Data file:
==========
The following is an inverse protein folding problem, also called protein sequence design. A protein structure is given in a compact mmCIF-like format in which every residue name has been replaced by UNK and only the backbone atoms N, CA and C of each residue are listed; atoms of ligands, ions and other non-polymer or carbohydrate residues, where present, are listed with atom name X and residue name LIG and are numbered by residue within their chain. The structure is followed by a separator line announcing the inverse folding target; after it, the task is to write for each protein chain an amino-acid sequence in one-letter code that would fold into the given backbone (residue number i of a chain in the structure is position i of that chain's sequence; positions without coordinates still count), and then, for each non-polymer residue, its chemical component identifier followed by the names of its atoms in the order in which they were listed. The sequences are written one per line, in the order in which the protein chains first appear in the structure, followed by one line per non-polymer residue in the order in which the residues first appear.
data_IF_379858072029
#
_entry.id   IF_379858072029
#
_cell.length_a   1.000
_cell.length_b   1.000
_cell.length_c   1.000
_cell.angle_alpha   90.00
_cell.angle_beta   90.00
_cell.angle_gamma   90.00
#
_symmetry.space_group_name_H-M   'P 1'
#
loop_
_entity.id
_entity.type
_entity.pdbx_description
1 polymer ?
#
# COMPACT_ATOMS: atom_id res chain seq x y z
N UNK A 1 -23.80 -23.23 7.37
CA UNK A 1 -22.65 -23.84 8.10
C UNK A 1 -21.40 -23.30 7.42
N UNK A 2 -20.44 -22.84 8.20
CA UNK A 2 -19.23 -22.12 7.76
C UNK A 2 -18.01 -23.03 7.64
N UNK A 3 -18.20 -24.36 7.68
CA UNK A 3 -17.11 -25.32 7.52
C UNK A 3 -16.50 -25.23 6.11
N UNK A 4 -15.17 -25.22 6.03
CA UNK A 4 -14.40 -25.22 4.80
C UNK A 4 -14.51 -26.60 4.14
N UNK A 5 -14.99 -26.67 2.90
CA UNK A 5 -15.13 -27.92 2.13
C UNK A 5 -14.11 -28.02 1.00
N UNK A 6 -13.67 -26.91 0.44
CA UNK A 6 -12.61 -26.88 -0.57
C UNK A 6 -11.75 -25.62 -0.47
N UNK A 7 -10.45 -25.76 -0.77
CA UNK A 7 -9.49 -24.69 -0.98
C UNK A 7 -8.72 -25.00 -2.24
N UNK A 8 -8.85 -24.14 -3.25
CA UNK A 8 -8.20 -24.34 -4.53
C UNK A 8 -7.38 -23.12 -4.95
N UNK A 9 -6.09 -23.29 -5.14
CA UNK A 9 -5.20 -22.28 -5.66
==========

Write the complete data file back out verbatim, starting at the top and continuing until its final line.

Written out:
The following is an inverse protein folding problem, also called protein sequence design. A protein structure is given in a compact mmCIF-like format in which every residue name has been replaced by UNK and only the backbone atoms N, CA and C of each residue are listed; atoms of ligands, ions and other non-polymer or carbohydrate residues, where present, are listed with atom name X and residue name LIG and are numbered by residue within their chain. The structure is followed by a separator line announcing the inverse folding target; after it, the task is to write for each protein chain an amino-acid sequence in one-letter code that would fold into the given backbone (residue number i of a chain in the structure is position i of that chain's sequence; positions without coordinates still count), and then, for each non-polymer residue, its chemical component identifier followed by the names of its atoms in the order in which they were listed. The sequences are written one per line, in the order in which the protein chains first appear in the structure, followed by one line per non-polymer residue in the order in which the residues first appear.
data_IF_379858072029
#
_entry.id   IF_379858072029
#
_cell.length_a   1.000
_cell.length_b   1.000
_cell.length_c   1.000
_cell.angle_alpha   90.00
_cell.angle_beta   90.00
_cell.angle_gamma   90.00
#
_symmetry.space_group_name_H-M   'P 1'
#
loop_
_entity.id
_entity.type
_entity.pdbx_description
1 polymer ?
#
# COMPACT_ATOMS: atom_id res chain seq x y z
N UNK A 1 -23.80 -23.23 7.37
CA UNK A 1 -22.65 -23.84 8.10
C UNK A 1 -21.40 -23.30 7.42
N UNK A 2 -20.44 -22.84 8.20
CA UNK A 2 -19.23 -22.12 7.76
C UNK A 2 -18.01 -23.03 7.64
N UNK A 3 -18.20 -24.36 7.68
CA UNK A 3 -17.11 -25.32 7.52
C UNK A 3 -16.50 -25.23 6.11
N UNK A 4 -15.17 -25.22 6.03
CA UNK A 4 -14.40 -25.22 4.80
C UNK A 4 -14.51 -26.60 4.14
N UNK A 5 -14.99 -26.67 2.90
CA UNK A 5 -15.13 -27.92 2.13
C UNK A 5 -14.11 -28.02 1.00
N UNK A 6 -13.67 -26.91 0.44
CA UNK A 6 -12.61 -26.88 -0.57
C UNK A 6 -11.75 -25.62 -0.47
N UNK A 7 -10.45 -25.76 -0.77
CA UNK A 7 -9.49 -24.69 -0.98
C UNK A 7 -8.72 -25.00 -2.24
N UNK A 8 -8.85 -24.14 -3.25
CA UNK A 8 -8.20 -24.34 -4.53
C UNK A 8 -7.38 -23.12 -4.95
N UNK A 9 -6.09 -23.29 -5.14
CA UNK A 9 -5.20 -22.28 -5.66